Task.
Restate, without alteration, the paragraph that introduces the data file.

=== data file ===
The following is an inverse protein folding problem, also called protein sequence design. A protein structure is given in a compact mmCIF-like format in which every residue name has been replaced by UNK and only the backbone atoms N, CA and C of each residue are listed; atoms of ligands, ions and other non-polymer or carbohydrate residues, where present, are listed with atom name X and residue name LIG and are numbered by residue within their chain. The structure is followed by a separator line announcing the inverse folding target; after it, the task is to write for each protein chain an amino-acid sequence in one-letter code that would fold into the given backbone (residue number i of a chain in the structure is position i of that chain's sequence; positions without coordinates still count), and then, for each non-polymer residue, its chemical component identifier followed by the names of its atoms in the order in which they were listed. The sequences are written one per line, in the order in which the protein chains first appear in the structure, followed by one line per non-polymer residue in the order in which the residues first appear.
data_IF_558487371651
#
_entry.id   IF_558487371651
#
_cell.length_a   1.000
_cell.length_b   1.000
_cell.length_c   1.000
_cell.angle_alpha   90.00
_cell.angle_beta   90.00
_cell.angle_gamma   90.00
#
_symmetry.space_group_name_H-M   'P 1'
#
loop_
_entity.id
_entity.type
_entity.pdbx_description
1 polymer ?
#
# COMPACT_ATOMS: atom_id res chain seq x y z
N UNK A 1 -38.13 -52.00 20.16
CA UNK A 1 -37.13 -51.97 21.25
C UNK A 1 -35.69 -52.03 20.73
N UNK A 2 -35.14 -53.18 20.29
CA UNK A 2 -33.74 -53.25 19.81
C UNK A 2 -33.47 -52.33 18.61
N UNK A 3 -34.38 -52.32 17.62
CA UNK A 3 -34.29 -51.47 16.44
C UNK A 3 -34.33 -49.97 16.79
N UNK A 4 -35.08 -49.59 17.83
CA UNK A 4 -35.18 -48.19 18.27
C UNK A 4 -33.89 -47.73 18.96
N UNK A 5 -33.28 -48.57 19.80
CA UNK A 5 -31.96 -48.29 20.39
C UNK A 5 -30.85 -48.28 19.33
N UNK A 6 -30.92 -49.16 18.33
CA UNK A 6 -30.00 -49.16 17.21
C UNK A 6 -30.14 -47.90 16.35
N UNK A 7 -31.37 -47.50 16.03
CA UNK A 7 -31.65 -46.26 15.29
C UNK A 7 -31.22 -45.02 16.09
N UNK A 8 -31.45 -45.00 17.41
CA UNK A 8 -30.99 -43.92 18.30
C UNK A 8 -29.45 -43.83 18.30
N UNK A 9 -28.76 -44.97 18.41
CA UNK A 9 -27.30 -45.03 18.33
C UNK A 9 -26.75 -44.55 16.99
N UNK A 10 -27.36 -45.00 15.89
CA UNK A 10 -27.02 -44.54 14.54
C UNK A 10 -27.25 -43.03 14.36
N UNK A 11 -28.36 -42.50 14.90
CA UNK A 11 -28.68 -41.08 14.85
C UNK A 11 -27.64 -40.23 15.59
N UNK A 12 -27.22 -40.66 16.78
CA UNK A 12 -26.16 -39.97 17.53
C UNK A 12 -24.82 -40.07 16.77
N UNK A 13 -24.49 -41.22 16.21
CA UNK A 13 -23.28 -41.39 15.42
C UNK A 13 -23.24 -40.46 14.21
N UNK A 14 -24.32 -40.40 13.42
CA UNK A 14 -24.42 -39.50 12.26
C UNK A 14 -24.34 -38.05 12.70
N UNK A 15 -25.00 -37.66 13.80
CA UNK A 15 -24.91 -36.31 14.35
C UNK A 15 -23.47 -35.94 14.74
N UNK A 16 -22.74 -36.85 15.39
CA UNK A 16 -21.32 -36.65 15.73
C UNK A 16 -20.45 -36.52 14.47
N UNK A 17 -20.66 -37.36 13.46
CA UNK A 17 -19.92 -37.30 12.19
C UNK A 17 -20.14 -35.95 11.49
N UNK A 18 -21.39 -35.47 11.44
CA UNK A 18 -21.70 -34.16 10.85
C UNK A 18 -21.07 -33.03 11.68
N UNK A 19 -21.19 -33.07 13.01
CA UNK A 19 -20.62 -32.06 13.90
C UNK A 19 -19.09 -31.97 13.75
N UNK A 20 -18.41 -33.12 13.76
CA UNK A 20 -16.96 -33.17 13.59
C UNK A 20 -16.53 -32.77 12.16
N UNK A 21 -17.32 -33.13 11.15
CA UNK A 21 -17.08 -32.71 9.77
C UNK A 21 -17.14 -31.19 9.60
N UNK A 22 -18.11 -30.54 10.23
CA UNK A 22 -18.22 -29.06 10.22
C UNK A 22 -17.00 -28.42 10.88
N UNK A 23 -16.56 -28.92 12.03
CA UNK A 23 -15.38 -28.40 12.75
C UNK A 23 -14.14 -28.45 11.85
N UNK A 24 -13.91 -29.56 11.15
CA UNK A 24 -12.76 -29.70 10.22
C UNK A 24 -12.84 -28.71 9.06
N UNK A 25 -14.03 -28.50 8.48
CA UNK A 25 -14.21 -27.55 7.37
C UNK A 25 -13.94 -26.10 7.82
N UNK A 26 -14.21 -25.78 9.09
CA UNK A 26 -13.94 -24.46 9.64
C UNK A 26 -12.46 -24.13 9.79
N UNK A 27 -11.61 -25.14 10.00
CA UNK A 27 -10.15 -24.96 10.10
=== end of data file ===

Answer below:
The following is an inverse protein folding problem, also called protein sequence design. A protein structure is given in a compact mmCIF-like format in which every residue name has been replaced by UNK and only the backbone atoms N, CA and C of each residue are listed; atoms of ligands, ions and other non-polymer or carbohydrate residues, where present, are listed with atom name X and residue name LIG and are numbered by residue within their chain. The structure is followed by a separator line announcing the inverse folding target; after it, the task is to write for each protein chain an amino-acid sequence in one-letter code that would fold into the given backbone (residue number i of a chain in the structure is position i of that chain's sequence; positions without coordinates still count), and then, for each non-polymer residue, its chemical component identifier followed by the names of its atoms in the order in which they were listed. The sequences are written one per line, in the order in which the protein chains first appear in the structure, followed by one line per non-polymer residue in the order in which the residues first appear.